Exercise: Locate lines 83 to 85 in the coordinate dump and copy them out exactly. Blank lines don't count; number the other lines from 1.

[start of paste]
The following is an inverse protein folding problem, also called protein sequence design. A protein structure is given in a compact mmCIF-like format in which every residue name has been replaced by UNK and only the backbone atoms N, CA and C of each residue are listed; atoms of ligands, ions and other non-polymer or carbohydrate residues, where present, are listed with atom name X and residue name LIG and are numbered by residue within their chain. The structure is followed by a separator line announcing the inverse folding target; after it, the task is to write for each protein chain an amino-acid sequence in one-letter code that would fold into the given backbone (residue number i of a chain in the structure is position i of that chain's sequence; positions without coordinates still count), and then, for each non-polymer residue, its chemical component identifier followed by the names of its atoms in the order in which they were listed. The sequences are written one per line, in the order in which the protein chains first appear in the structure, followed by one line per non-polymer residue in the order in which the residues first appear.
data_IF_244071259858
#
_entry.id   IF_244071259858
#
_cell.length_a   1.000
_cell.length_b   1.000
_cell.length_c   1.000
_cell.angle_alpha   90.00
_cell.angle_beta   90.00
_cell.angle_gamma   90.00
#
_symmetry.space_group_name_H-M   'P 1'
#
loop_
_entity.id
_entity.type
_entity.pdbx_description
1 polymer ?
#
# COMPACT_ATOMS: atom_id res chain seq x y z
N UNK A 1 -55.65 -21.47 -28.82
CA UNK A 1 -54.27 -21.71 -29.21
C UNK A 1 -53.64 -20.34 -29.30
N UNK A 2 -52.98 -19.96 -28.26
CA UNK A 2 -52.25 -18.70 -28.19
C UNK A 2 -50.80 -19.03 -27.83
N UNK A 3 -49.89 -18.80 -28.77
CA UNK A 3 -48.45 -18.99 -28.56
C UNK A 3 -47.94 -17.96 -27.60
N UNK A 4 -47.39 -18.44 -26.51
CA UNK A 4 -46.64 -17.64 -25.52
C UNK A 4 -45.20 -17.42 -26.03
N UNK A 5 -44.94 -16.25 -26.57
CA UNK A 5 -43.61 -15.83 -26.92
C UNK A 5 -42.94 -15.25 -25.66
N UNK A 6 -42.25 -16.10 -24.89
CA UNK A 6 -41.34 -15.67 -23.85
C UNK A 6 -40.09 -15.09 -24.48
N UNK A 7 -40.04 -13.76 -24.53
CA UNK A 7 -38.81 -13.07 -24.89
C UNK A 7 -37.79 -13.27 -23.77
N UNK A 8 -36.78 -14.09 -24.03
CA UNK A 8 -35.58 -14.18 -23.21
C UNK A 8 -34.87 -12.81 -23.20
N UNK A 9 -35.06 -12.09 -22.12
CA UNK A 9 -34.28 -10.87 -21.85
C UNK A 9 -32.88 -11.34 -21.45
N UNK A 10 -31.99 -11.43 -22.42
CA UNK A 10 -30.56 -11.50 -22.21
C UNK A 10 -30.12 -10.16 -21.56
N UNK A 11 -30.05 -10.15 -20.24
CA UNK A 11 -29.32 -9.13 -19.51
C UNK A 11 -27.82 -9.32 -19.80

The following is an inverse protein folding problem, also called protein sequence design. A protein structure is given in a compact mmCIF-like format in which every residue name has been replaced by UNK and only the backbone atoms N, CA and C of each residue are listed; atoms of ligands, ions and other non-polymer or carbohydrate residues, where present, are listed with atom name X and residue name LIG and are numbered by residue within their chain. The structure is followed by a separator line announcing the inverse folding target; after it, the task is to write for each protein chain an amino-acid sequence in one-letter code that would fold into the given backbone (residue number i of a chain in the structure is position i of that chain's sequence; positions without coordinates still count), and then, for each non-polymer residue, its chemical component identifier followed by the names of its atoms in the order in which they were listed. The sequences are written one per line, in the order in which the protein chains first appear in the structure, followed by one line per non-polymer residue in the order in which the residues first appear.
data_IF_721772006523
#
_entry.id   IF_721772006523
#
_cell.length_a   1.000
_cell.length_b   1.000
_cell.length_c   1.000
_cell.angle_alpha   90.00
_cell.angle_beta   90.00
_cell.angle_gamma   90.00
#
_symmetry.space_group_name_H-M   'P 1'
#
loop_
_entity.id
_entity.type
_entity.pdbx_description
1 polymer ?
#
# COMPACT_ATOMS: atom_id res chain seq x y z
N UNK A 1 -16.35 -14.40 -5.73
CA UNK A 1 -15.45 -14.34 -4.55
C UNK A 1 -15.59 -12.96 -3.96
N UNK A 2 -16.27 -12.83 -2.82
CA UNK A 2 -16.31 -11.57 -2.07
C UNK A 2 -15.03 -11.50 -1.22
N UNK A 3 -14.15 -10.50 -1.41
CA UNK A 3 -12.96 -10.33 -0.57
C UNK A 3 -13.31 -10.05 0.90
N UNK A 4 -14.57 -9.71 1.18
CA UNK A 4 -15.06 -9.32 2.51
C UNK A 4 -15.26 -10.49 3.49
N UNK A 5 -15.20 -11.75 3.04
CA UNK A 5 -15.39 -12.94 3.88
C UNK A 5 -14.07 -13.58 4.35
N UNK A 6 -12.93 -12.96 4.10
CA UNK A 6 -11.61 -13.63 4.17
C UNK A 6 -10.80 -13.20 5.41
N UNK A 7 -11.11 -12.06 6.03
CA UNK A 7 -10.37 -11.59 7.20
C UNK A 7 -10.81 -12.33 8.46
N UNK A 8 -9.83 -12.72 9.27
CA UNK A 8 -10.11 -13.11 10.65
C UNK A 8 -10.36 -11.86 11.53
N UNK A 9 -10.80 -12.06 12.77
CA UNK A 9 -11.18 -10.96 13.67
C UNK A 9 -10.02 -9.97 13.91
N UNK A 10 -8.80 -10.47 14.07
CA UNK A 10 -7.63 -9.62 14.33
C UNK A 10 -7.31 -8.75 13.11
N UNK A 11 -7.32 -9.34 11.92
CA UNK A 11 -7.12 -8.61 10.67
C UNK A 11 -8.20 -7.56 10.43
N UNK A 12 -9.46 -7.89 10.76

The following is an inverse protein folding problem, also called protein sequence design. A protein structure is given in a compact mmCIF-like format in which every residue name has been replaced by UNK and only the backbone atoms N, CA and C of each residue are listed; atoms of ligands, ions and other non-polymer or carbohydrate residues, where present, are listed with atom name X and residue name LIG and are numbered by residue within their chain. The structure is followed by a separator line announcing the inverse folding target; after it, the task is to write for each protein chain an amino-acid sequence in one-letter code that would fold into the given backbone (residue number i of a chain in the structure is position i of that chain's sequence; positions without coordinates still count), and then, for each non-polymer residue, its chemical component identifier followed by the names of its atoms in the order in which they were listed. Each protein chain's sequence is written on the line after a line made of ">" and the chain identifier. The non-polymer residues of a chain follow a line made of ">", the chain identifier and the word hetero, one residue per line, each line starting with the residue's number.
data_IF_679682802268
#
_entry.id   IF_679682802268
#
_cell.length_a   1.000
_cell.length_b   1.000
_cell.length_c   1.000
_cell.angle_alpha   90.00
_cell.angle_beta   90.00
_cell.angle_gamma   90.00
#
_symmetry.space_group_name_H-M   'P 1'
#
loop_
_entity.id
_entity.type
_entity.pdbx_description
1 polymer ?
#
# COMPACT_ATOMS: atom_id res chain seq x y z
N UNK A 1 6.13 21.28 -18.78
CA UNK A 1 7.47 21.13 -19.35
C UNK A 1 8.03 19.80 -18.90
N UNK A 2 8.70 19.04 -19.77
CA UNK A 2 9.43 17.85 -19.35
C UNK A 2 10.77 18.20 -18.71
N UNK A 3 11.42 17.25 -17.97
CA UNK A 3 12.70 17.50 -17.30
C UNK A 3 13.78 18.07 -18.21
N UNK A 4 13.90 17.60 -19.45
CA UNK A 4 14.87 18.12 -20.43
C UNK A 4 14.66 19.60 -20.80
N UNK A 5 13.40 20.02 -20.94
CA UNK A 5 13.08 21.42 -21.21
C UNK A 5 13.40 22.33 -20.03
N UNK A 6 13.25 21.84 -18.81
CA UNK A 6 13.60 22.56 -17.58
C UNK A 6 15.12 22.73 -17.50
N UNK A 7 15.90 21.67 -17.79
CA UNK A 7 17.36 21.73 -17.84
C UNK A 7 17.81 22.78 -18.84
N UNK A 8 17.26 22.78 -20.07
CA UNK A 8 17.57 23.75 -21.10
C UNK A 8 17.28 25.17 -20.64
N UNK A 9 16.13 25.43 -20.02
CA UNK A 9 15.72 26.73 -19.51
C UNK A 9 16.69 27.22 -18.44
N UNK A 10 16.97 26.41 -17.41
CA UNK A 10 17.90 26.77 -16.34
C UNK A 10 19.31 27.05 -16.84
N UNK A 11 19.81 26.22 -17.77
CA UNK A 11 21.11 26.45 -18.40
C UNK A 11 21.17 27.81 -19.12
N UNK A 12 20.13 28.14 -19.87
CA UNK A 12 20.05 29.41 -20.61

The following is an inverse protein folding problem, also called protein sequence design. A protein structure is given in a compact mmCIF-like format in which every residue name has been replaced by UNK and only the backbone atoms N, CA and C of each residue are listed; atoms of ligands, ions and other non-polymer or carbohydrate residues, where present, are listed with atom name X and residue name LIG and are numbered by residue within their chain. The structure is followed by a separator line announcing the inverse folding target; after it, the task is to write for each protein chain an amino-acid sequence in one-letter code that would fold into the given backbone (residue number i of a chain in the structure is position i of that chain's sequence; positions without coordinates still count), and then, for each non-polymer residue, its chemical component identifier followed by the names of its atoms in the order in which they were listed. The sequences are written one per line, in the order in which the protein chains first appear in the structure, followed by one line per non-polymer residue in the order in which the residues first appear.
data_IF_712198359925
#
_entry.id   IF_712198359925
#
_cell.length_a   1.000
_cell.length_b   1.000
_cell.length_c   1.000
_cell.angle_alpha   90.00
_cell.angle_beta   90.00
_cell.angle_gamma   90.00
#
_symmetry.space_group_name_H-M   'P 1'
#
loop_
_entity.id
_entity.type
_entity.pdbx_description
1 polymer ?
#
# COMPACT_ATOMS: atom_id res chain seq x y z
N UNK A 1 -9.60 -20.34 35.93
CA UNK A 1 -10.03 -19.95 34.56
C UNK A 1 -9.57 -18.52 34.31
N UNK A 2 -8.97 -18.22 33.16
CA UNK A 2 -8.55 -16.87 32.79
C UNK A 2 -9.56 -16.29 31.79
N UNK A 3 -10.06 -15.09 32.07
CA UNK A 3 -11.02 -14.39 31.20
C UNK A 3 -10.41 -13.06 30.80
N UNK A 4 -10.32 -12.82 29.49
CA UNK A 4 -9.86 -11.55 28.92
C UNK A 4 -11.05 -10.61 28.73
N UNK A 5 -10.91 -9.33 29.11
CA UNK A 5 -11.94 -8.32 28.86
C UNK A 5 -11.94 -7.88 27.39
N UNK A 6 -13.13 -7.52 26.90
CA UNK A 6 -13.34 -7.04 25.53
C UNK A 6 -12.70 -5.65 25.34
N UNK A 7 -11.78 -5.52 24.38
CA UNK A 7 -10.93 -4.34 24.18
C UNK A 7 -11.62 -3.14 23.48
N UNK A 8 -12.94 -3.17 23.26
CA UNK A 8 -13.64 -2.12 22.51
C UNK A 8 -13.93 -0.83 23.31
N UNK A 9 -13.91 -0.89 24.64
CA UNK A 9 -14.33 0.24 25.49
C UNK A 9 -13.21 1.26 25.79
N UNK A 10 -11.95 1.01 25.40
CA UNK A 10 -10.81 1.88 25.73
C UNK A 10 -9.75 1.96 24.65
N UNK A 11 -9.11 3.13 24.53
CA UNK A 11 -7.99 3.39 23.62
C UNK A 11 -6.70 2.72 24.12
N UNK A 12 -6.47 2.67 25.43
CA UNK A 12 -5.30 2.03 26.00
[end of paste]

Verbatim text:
CA UNK A 3 -12.96 -10.33 -0.57
C UNK A 3 -13.31 -10.05 0.90
N UNK A 4 -14.57 -9.71 1.18